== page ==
Fake News Lah

by Ines Wynn


Donald Trump mendaciously claims he coined the expression ‘fake news’. Actually the term has been in use since the 1890s by the American press and is not a new concept. But with all the wolf cries about fake news since the advent of the Donald on the political scene, the expression has gone viral, expressly so because the POTUS himself partakes in fake news, either as a giver or a taker.

 

What is fake news and how do you recognize it?   Wikipedia terms fake news a type of yellow journalism or propaganda that consists of deliberate misinformation or hoaxes spread via traditional print and broadcast news media or online social media. The intent of fake news is to mislead in order to damage an agency, entity, or person, and/or gain financially. Simply put, it is news that is wrong, out of context, exaggerated, not verifiable.

Fake news is the sibling of the gutter press of days past and present, an entity that thrives on sensational titles, overblown claims and over-sentimentalised stories. The phenomenon of fake news seems to proliferate in the areas of politics, health, the environment and natural disasters, celebrities and ‘high’ society, and the realm of conspiracy theories. It’s a rich domain that perks up the interests of a broad and diversified audience. There are well-known purveyors of fake news like Liberty Writers News, Last Line of Defense, Breitbart, Infowars, Fox News and like ilk. Then there are also the spoof-news websites like The Onion and the Australian Betoota Advocate whose content is mainly satirical and publish totally made-up news. They do it for fun, to entertain, attract attention and to be the voice of disenchantment with mainstream media.

You also need to beware of fake news items spread by gullible friends and relatives. Remember that fake news spreads lightningly fast on social media posted by ordinary people. A recent example of that are people who comment on the threatening eruption of Bali’s Mount Agung by posting a picture of Sumatra’s Mount Sinabung or other volcano in full eruption without specifically identifying the difference.

Examine the motivations of people spreading fake news: it could be to advance their political or ideological cause; out of malice to sully the reputation of a person, public figure or group. It could be for money as sensationalist content can engender clicks to add revenue to the poster’s site. It could also be due to seek attention or that feeling of importance, of having an impact. Then there are the pranksters who thrive on tasteless jokes and the nitwits who blithely pass on juicy news without examining the source.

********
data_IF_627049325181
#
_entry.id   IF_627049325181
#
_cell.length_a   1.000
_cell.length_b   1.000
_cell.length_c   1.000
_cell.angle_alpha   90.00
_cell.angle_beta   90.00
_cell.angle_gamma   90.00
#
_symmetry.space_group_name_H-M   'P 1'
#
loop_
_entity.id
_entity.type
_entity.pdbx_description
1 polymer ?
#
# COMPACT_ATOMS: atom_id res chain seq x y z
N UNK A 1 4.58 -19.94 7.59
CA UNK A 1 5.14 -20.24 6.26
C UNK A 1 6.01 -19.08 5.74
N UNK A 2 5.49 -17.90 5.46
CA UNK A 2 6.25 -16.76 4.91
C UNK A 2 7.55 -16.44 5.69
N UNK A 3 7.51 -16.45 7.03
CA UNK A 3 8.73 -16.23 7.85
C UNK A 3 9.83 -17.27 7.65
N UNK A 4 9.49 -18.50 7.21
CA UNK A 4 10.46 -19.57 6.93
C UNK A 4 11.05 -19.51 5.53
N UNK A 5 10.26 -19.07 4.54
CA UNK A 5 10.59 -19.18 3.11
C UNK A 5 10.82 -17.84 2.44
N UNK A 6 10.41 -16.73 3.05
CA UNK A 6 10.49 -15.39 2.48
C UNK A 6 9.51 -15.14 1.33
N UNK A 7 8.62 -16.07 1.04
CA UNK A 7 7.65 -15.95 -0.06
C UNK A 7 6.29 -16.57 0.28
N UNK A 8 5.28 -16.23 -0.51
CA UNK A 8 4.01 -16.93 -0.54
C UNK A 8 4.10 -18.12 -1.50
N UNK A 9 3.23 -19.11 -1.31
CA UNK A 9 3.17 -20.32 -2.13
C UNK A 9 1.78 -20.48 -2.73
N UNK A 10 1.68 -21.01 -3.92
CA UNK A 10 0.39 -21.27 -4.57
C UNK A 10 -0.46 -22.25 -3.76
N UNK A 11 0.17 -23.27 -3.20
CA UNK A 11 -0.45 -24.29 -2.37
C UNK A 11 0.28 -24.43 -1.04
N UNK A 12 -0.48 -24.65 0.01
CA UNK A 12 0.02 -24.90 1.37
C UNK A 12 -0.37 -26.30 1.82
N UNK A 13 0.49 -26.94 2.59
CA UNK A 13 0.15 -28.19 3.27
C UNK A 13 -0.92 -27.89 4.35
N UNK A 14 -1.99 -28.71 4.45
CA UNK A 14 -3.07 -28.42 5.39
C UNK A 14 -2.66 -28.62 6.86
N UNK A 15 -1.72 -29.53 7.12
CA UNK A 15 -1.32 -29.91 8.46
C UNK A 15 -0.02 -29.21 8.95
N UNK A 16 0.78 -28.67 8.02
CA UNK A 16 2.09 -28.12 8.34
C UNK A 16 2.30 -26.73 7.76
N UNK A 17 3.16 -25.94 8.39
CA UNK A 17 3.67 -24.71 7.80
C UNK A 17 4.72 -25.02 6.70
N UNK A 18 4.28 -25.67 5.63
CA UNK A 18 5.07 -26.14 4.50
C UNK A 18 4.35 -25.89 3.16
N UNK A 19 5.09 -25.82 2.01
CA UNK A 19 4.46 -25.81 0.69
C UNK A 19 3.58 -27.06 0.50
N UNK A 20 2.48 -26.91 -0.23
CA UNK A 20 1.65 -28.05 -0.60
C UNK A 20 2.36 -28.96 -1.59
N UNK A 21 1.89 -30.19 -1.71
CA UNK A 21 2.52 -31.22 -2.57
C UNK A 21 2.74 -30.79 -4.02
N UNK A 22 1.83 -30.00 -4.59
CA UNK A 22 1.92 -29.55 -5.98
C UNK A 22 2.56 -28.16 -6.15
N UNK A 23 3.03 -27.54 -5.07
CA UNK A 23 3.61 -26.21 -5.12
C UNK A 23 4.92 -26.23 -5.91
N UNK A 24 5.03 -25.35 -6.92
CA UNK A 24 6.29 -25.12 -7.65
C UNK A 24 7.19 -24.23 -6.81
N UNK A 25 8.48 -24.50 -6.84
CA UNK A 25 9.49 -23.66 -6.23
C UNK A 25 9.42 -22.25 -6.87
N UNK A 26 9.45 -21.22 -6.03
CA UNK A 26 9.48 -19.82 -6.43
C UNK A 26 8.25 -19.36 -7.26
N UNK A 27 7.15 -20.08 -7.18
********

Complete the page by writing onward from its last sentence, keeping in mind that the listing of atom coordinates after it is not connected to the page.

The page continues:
Why do readers get roped into believing these claims? Maybe they hope the information brings a solution to a problem they have, or it gives solace and comfort, or enforces their belief system. President Obama, in a December 27th 2017 BBC Radio interview with Prince Harry who is guest editor for the “Today” program, summed it up very nicely when he said that one of the dangers of the internet is that people can have entirely different realities. They can be cocooned in information that reinforces their current biases.

 

How to spot fake news stories:

  • Beware of posts and photos that cause an immediate emotional reaction, especially if provocative. Beware sensationalised or outrageous claims like ‘Lemon Juice is the Ultimate Cancer Cure’. Take conspiracy theories with a mountain of salt. Explore the claims with a critical sense and check reliable sources.
  • Read the whole text, not just the title. Beware the come-ons and the bait and switch techniques to draw you in. Be suspicious if the posts looks dubious or questionable, over-hyped or contains unverified or unverifiable claims. Grammatical errors are a dead give-away, not just in the spam emails from Nigerian royalty.
  • Identify the author: is it a well-known journalist or a press agency like Associated Press, Reuters, etc.? A reputable academic or NGO entity? A government agency without an axe to grind? Are mainstream media including it?
  • Google all claims; check those sources and facts; find proof in recorded speeches, official statistics, published research or white papers. Check cited sources, people or publications: are they direct quotes, second or third hand? Quotes, if legit, can be tracked back to an actual event or statement.
  • Look at the URL. A legitimate website like abcnews.com can be usurped by a fake news website and renamed like abcnews.com.co. Anything that ends with a suffix other than com, net or org should be approached with caution.
  • Remember that syndicated news sites and opinion websites are almost always slanted.
  • As for photos, check the URL in Google Images to see where the image originates from and where else it has been used. Remember that programs like Photoshop are a favorite of online fake news purveyors.

 

Consult legitimate checking tools. There are authorities on fake news and entire websites who make it their business to expose the interlopers. You can consult fact checking sites of major media or independent, non-partisan sites:

For an in-depth discussion on this and related topics you can read Daniel J. Levitin’s very insightful book entitled Weaponized Lies: Critical Thinking in the Post-Truth Era, available on Amazon.

If some of your dear friends or family members get carried away with spreading what you consider fake news, you can gently challenge them about their back-up facts. A lot of times you will find they have posted a news item impulsively, without verifying the truth of the claim. As for the Mount Agung situation in Bali, do take all those breathless posts and comments with a grain of salt and go directly to the horse’s mouth. The legitimate source for this is the National Disaster Management Agency who posts very lucid and objective updates.

 

Always go the source…

 

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